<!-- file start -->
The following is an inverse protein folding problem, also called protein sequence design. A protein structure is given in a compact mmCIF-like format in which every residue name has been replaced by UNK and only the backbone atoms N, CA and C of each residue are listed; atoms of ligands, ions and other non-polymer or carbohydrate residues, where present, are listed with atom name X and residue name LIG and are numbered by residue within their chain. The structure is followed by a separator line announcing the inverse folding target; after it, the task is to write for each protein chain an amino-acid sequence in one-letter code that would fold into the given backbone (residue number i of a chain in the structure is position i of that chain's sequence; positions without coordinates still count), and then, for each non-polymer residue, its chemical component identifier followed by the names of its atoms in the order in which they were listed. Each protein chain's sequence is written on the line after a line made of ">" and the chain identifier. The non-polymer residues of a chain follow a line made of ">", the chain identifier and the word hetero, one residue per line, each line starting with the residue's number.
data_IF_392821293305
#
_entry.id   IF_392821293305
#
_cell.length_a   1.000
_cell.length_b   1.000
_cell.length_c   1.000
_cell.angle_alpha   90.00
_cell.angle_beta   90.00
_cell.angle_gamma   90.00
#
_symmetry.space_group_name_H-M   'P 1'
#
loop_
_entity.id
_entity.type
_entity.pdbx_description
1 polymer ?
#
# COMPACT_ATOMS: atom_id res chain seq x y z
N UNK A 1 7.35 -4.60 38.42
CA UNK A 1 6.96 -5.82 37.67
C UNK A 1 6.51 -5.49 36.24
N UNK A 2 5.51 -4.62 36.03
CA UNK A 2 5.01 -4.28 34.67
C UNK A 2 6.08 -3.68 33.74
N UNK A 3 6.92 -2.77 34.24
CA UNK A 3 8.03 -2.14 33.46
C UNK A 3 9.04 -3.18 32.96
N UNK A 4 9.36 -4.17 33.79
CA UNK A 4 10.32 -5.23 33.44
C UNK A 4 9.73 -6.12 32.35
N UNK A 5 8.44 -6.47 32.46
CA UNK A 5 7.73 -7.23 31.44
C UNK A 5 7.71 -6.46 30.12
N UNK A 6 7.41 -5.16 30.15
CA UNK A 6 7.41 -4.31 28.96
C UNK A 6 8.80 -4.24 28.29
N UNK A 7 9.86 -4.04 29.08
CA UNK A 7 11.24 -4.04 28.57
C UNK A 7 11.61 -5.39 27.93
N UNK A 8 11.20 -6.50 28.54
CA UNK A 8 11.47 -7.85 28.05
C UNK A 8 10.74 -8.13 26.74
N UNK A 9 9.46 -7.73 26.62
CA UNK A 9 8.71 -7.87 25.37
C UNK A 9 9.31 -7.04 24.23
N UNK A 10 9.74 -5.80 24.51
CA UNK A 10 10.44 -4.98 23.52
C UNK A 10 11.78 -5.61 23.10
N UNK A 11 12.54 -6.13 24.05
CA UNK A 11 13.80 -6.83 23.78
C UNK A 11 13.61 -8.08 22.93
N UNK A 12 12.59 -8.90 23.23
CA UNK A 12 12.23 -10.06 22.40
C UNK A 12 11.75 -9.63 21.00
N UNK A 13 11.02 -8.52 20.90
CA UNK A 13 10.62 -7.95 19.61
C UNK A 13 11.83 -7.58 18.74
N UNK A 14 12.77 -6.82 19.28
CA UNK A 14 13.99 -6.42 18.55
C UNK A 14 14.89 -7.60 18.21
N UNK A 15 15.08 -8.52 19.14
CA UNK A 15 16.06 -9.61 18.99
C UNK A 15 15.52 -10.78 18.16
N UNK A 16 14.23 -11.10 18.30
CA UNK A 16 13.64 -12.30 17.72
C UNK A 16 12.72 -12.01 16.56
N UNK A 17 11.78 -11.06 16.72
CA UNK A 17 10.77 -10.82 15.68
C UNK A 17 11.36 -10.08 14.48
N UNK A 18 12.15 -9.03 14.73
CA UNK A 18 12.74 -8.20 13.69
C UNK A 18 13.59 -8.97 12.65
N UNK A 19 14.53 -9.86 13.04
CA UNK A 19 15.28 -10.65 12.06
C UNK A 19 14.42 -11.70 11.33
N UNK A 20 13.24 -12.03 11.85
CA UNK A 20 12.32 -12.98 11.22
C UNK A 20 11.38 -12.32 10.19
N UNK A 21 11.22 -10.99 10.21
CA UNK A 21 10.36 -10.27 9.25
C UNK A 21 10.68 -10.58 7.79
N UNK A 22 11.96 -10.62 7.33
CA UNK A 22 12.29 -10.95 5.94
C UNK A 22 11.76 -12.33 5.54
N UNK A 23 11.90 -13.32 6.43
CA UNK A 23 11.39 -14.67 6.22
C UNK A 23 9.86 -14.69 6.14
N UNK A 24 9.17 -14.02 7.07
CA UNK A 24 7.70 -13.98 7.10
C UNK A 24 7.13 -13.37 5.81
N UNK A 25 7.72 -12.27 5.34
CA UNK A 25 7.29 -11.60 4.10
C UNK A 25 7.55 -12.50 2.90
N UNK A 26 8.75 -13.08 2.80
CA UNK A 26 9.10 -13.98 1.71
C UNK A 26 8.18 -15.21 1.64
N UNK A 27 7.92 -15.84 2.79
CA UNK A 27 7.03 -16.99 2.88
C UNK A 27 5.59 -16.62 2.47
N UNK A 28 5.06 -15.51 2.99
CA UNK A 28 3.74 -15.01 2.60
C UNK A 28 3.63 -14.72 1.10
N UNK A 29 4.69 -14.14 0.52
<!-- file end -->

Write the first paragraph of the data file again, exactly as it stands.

The following is an inverse protein folding problem, also called protein sequence design. A protein structure is given in a compact mmCIF-like format in which every residue name has been replaced by UNK and only the backbone atoms N, CA and C of each residue are listed; atoms of ligands, ions and other non-polymer or carbohydrate residues, where present, are listed with atom name X and residue name LIG and are numbered by residue within their chain. The structure is followed by a separator line announcing the inverse folding target; after it, the task is to write for each protein chain an amino-acid sequence in one-letter code that would fold into the given backbone (residue number i of a chain in the structure is position i of that chain's sequence; positions without coordinates still count), and then, for each non-polymer residue, its chemical component identifier followed by the names of its atoms in the order in which they were listed. Each protein chain's sequence is written on the line after a line made of ">" and the chain identifier. The non-polymer residues of a chain follow a line made of ">", the chain identifier and the word hetero, one residue per line, each line starting with the residue's number.